Greenwich Village, New York City -- September 27, 1992 -- photo by Mark Weber

Greenwich Village, New York City — September 27, 1992 — photo by Mark Weber

8 Comments

  1. “Zoot who?” to you too, Mark. It’s All One Rver, how true and sweet it is. We thank those crazy gods for you, your devotion, generosity and longevity.

    With love and gratitude, RK

  2. The image of reed omnivore Lynn Johnston at the Alligator Lounge in 1986 begs the question of where he is and what he’s up to these days. He hasn’t been seen nor heard from around SoCal in many a moon and he used to be a presence here–in his band Cruel Frederick, in Monk U (with the late veteran drummer Patrick Fitzgerald), with Bobby Bradford’s Mo’Tet , and in any number of outer-limits outfits. Lynn was a witty chap from El Segundo who loved all things Japanese and knew just where to score the best Japanese delicacies.

  3. mark… pls don’t ever lose your nerve. BE AUDACIOUS & SAGACIOUS! what a cool name “Zoot”… lovelove

  4. Mark, you are such a treasure!

  5. great stuff as always, Mark

  6. ————————–playlist—————————-
    The Craft Jazz Radio Show
    January 5, 2o17
    KUNM Albuquerque
    Host MARK WEBER

    1. Ray & Zoot Sims “Mr J.R. Blues” — December 1979 — cd THE SWINGER (Pablo) w/ Jimmy Rowles(piano), John Heard(bass), Shelley Manne(drums), Ray Sims(trombone), Zoot (tenor saxophone)
    2. Zoot Sims Quintet “Dark Clouds”(Zoot tune ABAB 8-4-8-4 — Cal helped me analyze this song structure — Zoot didn’t write a lot of songs, he was a pure jazzman, a complete natural, all he wanted to do was play, early on he developed a poetic sense of lyric invention that never left him, just give him his little taste and a gig and he was happy) w/ Bob Brookmeyer (valve trombone), Milt Hinton(bass), John Williams(piano), Gus Johnson(drums), Zoot(tenor) — January 1956 — cd THE MODERN ART OF JAZZ (Dawn)
    3. Joe Pass & Zoot in duet “Remember”(Irving Berlin) –1982 cd BLUES FOR TWO (Pablo)
    *I always remember the heart-breaking version of this song by Gil Evans Ten w/ Steve Lacy (1957)
    4. Annie Ross & Zoot “Invitation to the Blues” — March 1959 cd A GASSER! (Pacific Jazz) w/ Billy Bean(guitar), Russ Freeman(piano), Mel Lewis(drums) — Catch Annie Ross Tuesday nights at the Metropolitan Room, 34 w. 22nd Street (between 5th & 6th Avenues) see her website . . . . .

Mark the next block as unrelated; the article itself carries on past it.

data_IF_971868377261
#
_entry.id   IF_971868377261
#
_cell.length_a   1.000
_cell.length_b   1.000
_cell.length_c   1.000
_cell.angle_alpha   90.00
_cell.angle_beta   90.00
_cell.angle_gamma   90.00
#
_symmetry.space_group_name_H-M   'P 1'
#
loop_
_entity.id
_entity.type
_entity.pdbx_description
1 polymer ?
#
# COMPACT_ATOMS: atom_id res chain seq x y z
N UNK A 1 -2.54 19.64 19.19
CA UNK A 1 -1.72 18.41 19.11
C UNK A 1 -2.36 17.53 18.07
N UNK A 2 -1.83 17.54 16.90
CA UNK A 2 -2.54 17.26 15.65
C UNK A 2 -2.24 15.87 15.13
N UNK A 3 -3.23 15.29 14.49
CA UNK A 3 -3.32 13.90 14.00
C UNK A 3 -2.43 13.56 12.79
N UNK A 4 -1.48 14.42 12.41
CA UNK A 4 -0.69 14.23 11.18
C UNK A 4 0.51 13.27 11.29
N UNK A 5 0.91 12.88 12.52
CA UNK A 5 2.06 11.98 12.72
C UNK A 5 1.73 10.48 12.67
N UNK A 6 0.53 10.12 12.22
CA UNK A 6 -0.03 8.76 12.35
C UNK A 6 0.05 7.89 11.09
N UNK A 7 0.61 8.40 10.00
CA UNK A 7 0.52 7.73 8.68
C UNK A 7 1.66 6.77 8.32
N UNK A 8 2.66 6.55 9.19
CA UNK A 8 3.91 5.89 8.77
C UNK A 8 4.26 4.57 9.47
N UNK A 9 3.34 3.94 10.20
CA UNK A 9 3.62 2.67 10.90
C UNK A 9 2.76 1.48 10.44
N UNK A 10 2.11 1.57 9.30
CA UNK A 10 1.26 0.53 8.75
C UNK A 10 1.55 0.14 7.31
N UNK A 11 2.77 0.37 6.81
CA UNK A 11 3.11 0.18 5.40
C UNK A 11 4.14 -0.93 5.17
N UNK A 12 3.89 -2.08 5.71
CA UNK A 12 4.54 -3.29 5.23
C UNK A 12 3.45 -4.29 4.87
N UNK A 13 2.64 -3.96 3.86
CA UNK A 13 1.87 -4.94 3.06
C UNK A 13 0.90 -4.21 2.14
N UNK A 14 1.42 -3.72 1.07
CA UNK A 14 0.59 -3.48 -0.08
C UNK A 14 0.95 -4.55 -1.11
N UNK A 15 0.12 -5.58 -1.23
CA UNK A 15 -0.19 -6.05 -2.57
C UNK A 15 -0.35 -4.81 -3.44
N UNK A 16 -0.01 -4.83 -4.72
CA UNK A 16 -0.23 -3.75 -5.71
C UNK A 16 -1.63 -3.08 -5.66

5. Joe Newman & Zoot “Wolafunt’s Lament” –10apr57 cd LOCKING HORNS w/ Osie Johnson(drums), Oscar Pettiford(bass), Adrian Acea(piano)
    6. Frank Sinatra & Basie LIVE AT THE SANDS “Fly Me to the Moon” –28jan66
    7. Ornette Colenman “Eos” w/ Jimmy Garrison, Ed Blackwell, Don Cherry — 22mar61 cd ORNETTE N TENOR (Atlantic) ————- I came on mike after this track and said I wonder if Frank minded that I followed his Fly Me To The Moon with Ornette Coleman out there on tenor? Ornette started out as a tenor player back home in his young days supporting his family working in R&B bands . . . . .
    8. Ali Ryerson Jazz Flute Big Band “Stolen Moments” soloist Hubert Laws — Oct. 2012 — cd GAME CHANGER (Capri) — 16 flutes organized along the lines of a jazz big band — this arrangement by Mike Wofford——— Ali is another frequent visitor to New Mexico: When you coming back Ali?
    9. Urbie Green, trombone feature “But Beautiful” — 14sept74 Toronto — Hank Jones(piano), Mel Lewis(d), Slam Steward(bass) on Peter Appleyard’s cd THE LOST 1974 SESSIONS — this is Benny Goodman’s
    band on tour through Canada and Mr Appleyard took them into the studio late that night — Zoot and Bobby Hackett also on the date . . . . . (I couldn’t resist on mike to ask the immortal question: Who’s going to write the follow-up song “But Ugly” (that’s what we say about adobe walls out here in New Mexico — we love them)—————Urbie is so beautiful on this track, what a great sound . . . .
    10. Ron Horton Sextet “For Thomas Chapin” cd GENIUS ENVY (Omni Tone) w/ Jane Ira Bloom(soprano saxophone), John McKenna (tenor), Frank Kimbrough(piano), Ben Allison(bass), Rich Rosenzweig(drums), Ron Horton(trumpet)
    11. Michael Morreale set’s up the next track . . . .pre-recorded telephone conversation (Dec. 8, 2o16) . . . where he discusses the influence Ron Horton’s cd GENIUS ENVY had on this thinking . . . .